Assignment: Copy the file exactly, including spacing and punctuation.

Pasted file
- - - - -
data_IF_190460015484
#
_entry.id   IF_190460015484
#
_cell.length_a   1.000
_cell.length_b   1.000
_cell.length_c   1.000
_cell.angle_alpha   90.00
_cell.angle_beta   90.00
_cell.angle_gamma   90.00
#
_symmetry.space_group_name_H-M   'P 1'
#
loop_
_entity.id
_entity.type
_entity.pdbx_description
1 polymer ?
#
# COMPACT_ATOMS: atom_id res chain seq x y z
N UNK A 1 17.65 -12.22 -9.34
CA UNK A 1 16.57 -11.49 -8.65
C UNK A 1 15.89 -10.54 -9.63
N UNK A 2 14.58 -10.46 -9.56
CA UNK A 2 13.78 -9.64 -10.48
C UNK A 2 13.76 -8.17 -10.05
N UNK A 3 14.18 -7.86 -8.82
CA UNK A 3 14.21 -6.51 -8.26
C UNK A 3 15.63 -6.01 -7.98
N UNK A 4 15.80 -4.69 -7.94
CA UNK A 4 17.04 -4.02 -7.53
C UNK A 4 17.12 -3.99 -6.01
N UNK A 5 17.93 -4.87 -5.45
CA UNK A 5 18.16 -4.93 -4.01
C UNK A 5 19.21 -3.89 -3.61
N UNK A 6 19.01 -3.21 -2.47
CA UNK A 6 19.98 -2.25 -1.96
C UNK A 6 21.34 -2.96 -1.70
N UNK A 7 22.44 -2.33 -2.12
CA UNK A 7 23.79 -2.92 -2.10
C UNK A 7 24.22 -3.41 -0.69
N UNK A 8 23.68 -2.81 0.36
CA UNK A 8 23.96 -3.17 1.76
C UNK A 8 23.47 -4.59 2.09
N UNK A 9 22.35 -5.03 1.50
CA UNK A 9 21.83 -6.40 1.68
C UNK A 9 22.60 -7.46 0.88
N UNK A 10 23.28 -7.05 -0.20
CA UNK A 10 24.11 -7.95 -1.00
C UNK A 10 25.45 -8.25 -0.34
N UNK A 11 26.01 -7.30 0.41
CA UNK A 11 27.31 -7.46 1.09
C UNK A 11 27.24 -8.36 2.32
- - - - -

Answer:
data_IF_190460015484
#
_entry.id   IF_190460015484
#
_cell.length_a   1.000
_cell.length_b   1.000
_cell.length_c   1.000
_cell.angle_alpha   90.00
_cell.angle_beta   90.00
_cell.angle_gamma   90.00
#
_symmetry.space_group_name_H-M   'P 1'
#
loop_
_entity.id
_entity.type
_entity.pdbx_description
1 polymer ?
#
# COMPACT_ATOMS: atom_id res chain seq x y z
N UNK A 1 17.65 -12.22 -9.34
CA UNK A 1 16.57 -11.49 -8.65
C UNK A 1 15.89 -10.54 -9.63
N UNK A 2 14.58 -10.46 -9.56
CA UNK A 2 13.78 -9.64 -10.48
C UNK A 2 13.76 -8.17 -10.05
N UNK A 3 14.18 -7.86 -8.82
CA UNK A 3 14.21 -6.51 -8.26
C UNK A 3 15.63 -6.01 -7.98
N UNK A 4 15.80 -4.69 -7.94
CA UNK A 4 17.04 -4.02 -7.53
C UNK A 4 17.12 -3.99 -6.01
N UNK A 5 17.93 -4.87 -5.45
CA UNK A 5 18.16 -4.93 -4.01
C UNK A 5 19.21 -3.89 -3.61
N UNK A 6 19.01 -3.21 -2.47
CA UNK A 6 19.98 -2.25 -1.96
C UNK A 6 21.34 -2.96 -1.70
N UNK A 7 22.44 -2.33 -2.12
CA UNK A 7 23.79 -2.92 -2.10
C UNK A 7 24.22 -3.41 -0.69
N UNK A 8 23.68 -2.81 0.36
CA UNK A 8 23.96 -3.17 1.76
C UNK A 8 23.47 -4.59 2.09
N UNK A 9 22.35 -5.03 1.50
CA UNK A 9 21.83 -6.40 1.68
C UNK A 9 22.60 -7.46 0.88
N UNK A 10 23.28 -7.05 -0.20
CA UNK A 10 24.11 -7.95 -1.00
C UNK A 10 25.45 -8.25 -0.34
N UNK A 11 26.01 -7.30 0.41
CA UNK A 11 27.31 -7.46 1.09
C UNK A 11 27.24 -8.36 2.32